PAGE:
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Thursday, March 22, 2007

New York v London

New York or London? Which do you prefer?
It's the question the Daily Telegraph is asking its regular contributors and bloggers this week.
I agree with Sam Leith: The Big Apple wins hands down. If you like hideously expensive and unreliable public transport, hideously expensive restaurant-chains selling mediocre food, and surly and unhelpful service, then London's the place for you. If, like me, you prefer affordable and efficent public transport, value for money eateries and cheerful and friendly service, then you're better off in The Apple. New York is a vibrant, living city, which has maintained its unique character. London used to be a great city, but its streets are far too globalised (more than New York's) and it is now a bland, unappealing metroplis, with little sense of identity.


Ken said...

And communicating is next to impossible! I'm in London at the moment, needed directions and asked a road sweeper. The bugger turned out to be a French speaker and we ended up speaking in the only language that we had in common, which was Spanish.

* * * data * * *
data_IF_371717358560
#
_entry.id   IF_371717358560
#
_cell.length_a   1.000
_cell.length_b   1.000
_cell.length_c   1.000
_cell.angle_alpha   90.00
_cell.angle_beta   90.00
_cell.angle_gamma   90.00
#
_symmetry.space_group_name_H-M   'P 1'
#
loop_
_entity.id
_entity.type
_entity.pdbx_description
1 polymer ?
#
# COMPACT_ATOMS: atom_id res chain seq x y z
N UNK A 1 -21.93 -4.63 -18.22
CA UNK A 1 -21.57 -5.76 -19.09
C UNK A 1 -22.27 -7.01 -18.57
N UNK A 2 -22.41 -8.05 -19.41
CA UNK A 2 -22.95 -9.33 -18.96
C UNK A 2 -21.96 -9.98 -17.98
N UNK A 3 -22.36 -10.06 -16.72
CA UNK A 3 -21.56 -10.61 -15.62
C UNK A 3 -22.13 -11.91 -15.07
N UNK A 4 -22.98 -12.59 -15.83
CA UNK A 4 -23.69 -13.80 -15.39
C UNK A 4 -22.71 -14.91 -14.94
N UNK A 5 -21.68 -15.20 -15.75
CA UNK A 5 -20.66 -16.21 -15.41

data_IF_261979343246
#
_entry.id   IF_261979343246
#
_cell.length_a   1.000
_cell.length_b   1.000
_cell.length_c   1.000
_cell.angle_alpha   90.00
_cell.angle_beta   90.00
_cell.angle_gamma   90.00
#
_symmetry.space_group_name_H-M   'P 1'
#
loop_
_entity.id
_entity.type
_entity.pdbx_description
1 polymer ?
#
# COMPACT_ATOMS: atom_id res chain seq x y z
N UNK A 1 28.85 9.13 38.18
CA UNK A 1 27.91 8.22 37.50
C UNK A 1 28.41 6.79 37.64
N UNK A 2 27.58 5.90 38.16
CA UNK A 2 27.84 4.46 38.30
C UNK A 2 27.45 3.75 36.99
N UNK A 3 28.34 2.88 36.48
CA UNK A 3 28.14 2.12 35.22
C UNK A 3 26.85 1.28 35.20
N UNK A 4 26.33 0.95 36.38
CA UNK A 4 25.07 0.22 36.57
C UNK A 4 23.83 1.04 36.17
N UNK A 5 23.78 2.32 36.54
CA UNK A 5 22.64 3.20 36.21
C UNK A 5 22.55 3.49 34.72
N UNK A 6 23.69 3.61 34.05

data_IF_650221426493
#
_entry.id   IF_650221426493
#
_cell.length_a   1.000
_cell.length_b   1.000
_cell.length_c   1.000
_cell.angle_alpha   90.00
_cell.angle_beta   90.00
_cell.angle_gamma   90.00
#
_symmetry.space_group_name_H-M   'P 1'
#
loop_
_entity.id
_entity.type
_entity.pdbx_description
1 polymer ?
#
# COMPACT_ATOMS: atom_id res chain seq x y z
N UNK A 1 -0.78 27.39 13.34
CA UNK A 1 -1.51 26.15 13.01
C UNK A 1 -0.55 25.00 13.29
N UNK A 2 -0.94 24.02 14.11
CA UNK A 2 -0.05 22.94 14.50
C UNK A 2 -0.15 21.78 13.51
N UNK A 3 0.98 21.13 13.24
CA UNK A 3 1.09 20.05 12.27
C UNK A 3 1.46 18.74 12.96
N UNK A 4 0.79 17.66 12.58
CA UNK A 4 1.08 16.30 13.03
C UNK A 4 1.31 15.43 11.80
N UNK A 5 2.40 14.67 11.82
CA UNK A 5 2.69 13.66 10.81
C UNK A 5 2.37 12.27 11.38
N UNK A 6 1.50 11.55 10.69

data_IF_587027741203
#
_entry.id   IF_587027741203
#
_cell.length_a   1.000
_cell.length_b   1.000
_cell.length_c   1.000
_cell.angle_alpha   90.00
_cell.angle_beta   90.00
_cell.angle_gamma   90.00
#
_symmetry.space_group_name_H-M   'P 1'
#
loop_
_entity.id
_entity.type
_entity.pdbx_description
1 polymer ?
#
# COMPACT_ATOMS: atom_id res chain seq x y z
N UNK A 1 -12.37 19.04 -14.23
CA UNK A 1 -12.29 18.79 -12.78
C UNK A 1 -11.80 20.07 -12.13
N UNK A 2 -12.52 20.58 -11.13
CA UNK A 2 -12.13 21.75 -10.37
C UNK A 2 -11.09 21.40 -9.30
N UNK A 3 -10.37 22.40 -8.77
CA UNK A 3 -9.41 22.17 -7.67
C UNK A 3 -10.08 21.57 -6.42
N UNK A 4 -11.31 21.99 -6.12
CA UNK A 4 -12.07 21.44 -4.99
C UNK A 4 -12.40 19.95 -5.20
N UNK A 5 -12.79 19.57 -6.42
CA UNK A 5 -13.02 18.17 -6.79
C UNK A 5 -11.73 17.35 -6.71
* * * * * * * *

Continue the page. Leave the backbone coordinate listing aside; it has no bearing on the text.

Yes, funny, but also nasty underneath. The north is still full on unemployed people who would gladly sweep London's streets if the money was right. Allowing the world and his brother in keeps wages down, end of story.

Peter said...

"London used to be a great city, but its streets are far too globalised..."

"Globalised"? What exactly is that supposed to mean?

Neil Clark said...

It means that there are far too many global chains in London, and not enough locally owned cafes, shops and restaurants. Go to the centre of Brussels (probably the least globalised capital city in Europe) and see the difference. If you like a city where every other outlet is a Starbucks/Coffee Republic/Pizza Hut or Macdonalds, then London's a great place. If, like me, you like a little bit more variety, then it's way down the list.

Tupharsin said...

You need to get off the High Street, Neil. What you're lamenting is still there, but it's in the nooks and crannies. Nooks and crannies which the Big Yawn doesn't have - thanks to its grill-pattern.